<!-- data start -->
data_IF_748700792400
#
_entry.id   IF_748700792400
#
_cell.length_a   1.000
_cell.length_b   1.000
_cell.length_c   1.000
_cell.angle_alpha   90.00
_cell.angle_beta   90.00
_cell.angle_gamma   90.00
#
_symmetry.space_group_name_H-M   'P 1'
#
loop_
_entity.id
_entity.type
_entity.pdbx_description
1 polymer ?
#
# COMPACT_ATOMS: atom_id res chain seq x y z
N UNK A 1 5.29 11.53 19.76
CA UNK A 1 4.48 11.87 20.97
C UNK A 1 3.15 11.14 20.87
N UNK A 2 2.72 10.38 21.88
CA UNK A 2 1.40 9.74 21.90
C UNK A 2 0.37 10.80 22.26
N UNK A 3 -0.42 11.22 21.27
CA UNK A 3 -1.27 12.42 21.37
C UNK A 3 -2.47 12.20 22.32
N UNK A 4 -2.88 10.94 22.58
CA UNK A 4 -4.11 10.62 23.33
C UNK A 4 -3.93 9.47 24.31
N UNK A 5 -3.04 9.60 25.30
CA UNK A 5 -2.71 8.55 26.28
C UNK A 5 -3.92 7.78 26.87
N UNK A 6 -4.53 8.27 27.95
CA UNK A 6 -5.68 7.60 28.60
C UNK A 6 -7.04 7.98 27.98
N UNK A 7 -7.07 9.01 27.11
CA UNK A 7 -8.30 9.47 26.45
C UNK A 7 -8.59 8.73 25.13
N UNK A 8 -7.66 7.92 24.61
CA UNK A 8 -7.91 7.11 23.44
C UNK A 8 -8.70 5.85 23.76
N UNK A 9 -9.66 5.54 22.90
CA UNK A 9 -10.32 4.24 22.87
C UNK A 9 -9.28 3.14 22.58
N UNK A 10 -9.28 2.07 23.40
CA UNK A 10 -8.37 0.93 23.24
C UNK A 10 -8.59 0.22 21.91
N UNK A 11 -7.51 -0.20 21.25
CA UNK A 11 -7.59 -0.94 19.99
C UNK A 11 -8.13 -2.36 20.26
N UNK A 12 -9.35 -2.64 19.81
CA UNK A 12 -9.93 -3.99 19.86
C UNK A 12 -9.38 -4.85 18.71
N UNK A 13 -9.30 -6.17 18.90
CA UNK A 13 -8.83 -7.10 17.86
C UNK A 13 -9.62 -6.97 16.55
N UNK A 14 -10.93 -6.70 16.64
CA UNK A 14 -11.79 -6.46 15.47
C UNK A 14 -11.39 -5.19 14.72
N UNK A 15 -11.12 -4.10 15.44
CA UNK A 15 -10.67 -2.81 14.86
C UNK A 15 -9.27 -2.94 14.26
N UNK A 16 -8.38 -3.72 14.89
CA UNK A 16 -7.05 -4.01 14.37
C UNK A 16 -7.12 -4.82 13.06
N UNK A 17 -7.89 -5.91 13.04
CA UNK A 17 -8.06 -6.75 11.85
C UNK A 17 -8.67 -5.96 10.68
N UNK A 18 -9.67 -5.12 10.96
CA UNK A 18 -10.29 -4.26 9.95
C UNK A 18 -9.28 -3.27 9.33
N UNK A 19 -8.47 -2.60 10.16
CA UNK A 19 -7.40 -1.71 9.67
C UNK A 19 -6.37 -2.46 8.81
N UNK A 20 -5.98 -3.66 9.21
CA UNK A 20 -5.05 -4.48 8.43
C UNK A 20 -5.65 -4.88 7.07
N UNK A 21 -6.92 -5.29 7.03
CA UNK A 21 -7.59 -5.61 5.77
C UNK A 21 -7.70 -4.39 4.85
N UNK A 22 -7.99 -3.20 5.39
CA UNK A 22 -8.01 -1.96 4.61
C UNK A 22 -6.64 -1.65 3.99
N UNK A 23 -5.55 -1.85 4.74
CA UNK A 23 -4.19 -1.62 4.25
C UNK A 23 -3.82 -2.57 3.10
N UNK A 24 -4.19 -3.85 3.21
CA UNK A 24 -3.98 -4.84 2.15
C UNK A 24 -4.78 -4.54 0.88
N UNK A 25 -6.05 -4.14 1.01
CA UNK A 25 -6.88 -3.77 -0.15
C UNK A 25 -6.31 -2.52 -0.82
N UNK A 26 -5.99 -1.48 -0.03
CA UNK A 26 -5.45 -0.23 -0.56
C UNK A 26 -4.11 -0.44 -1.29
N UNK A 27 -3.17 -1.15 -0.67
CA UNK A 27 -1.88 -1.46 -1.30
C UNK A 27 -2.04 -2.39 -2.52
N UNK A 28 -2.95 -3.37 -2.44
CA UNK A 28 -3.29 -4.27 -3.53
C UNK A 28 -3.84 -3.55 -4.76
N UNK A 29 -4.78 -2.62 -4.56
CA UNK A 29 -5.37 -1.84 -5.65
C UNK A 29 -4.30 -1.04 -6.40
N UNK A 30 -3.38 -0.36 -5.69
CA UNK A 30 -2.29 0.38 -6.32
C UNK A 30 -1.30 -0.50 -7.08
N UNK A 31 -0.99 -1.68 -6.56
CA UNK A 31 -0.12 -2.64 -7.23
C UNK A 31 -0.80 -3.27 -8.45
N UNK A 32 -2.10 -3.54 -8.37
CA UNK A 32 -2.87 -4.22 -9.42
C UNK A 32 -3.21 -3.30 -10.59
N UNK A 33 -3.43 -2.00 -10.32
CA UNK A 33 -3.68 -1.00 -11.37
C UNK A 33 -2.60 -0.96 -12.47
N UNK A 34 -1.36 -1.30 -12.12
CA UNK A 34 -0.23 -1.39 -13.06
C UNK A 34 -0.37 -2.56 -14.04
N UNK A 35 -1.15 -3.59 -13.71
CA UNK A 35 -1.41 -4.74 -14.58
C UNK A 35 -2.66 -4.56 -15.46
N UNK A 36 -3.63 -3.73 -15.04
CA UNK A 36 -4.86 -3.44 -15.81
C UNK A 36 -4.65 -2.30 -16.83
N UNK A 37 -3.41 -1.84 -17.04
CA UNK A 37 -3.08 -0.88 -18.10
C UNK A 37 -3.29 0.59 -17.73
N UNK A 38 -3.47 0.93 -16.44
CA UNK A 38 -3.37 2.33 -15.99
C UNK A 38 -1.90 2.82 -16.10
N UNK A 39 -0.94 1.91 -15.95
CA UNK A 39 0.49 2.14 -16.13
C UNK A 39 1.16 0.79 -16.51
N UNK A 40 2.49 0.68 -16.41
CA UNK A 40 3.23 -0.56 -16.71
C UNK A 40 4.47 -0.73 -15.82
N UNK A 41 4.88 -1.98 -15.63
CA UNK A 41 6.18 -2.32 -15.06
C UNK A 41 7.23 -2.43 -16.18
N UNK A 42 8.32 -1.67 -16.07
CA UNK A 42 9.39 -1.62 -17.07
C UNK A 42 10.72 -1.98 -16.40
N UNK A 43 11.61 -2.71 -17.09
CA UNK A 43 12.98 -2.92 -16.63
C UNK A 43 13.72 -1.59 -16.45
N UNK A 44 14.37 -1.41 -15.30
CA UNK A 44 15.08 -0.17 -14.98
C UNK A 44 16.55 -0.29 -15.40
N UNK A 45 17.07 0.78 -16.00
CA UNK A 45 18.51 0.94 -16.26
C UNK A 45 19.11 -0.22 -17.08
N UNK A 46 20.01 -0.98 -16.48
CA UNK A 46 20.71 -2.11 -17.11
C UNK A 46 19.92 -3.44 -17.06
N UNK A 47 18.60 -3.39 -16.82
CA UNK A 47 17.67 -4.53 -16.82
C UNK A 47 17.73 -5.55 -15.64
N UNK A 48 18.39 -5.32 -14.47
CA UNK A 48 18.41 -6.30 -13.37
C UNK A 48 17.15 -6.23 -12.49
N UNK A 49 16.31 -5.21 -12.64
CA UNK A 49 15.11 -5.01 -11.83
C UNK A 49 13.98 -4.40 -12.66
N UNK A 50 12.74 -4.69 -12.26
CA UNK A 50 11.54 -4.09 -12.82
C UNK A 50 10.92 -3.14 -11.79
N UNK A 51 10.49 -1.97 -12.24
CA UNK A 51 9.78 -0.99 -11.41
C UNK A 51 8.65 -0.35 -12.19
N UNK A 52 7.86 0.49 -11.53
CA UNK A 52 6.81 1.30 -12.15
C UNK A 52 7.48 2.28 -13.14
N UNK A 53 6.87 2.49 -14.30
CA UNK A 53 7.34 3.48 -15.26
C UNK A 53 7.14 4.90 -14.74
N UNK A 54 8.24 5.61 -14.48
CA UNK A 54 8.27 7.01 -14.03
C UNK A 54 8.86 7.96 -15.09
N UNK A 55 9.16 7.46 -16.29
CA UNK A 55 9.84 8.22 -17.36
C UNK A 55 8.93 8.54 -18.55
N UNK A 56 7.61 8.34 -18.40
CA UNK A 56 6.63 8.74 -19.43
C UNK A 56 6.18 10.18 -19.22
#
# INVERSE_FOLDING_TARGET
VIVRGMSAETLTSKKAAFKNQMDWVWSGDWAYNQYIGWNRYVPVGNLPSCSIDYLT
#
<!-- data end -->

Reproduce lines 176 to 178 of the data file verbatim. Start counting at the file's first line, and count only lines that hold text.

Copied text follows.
C UNK A 52 7.48 2.28 -13.14
N UNK A 53 6.87 2.49 -14.30
CA UNK A 53 7.34 3.48 -15.26